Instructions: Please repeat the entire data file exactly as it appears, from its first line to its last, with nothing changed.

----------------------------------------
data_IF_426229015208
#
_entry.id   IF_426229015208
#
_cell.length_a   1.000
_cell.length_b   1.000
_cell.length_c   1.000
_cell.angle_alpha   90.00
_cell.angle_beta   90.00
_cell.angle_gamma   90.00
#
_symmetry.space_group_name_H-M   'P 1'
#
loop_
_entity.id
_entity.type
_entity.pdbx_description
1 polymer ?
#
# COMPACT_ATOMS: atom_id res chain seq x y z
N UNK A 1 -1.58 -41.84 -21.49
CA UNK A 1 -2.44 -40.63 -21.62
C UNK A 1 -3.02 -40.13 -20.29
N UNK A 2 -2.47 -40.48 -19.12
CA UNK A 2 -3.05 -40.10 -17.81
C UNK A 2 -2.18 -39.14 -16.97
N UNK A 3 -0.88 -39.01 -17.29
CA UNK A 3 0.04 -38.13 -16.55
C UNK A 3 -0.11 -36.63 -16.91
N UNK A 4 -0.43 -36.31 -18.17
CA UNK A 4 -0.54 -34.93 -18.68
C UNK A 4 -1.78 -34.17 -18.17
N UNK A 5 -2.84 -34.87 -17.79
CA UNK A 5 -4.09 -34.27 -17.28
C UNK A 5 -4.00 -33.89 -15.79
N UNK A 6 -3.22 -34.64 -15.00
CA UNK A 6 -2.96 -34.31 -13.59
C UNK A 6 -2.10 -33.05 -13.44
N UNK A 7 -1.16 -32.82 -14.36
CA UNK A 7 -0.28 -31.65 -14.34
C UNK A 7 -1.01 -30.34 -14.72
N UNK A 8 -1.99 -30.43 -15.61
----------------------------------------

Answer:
data_IF_426229015208
#
_entry.id   IF_426229015208
#
_cell.length_a   1.000
_cell.length_b   1.000
_cell.length_c   1.000
_cell.angle_alpha   90.00
_cell.angle_beta   90.00
_cell.angle_gamma   90.00
#
_symmetry.space_group_name_H-M   'P 1'
#
loop_
_entity.id
_entity.type
_entity.pdbx_description
1 polymer ?
#
# COMPACT_ATOMS: atom_id res chain seq x y z
N UNK A 1 -1.58 -41.84 -21.49
CA UNK A 1 -2.44 -40.63 -21.62
C UNK A 1 -3.02 -40.13 -20.29
N UNK A 2 -2.47 -40.48 -19.12
CA UNK A 2 -3.05 -40.10 -17.81
C UNK A 2 -2.18 -39.14 -16.97
N UNK A 3 -0.88 -39.01 -17.29
CA UNK A 3 0.04 -38.13 -16.55
C UNK A 3 -0.11 -36.63 -16.91
N UNK A 4 -0.43 -36.31 -18.17
CA UNK A 4 -0.54 -34.93 -18.68
C UNK A 4 -1.78 -34.17 -18.17
N UNK A 5 -2.84 -34.87 -17.79
CA UNK A 5 -4.09 -34.27 -17.28
C UNK A 5 -4.00 -33.89 -15.79
N UNK A 6 -3.22 -34.64 -15.00
CA UNK A 6 -2.96 -34.31 -13.59
C UNK A 6 -2.10 -33.05 -13.44
N UNK A 7 -1.16 -32.82 -14.36
CA UNK A 7 -0.28 -31.65 -14.34
C UNK A 7 -1.01 -30.34 -14.72
N UNK A 8 -1.99 -30.43 -15.61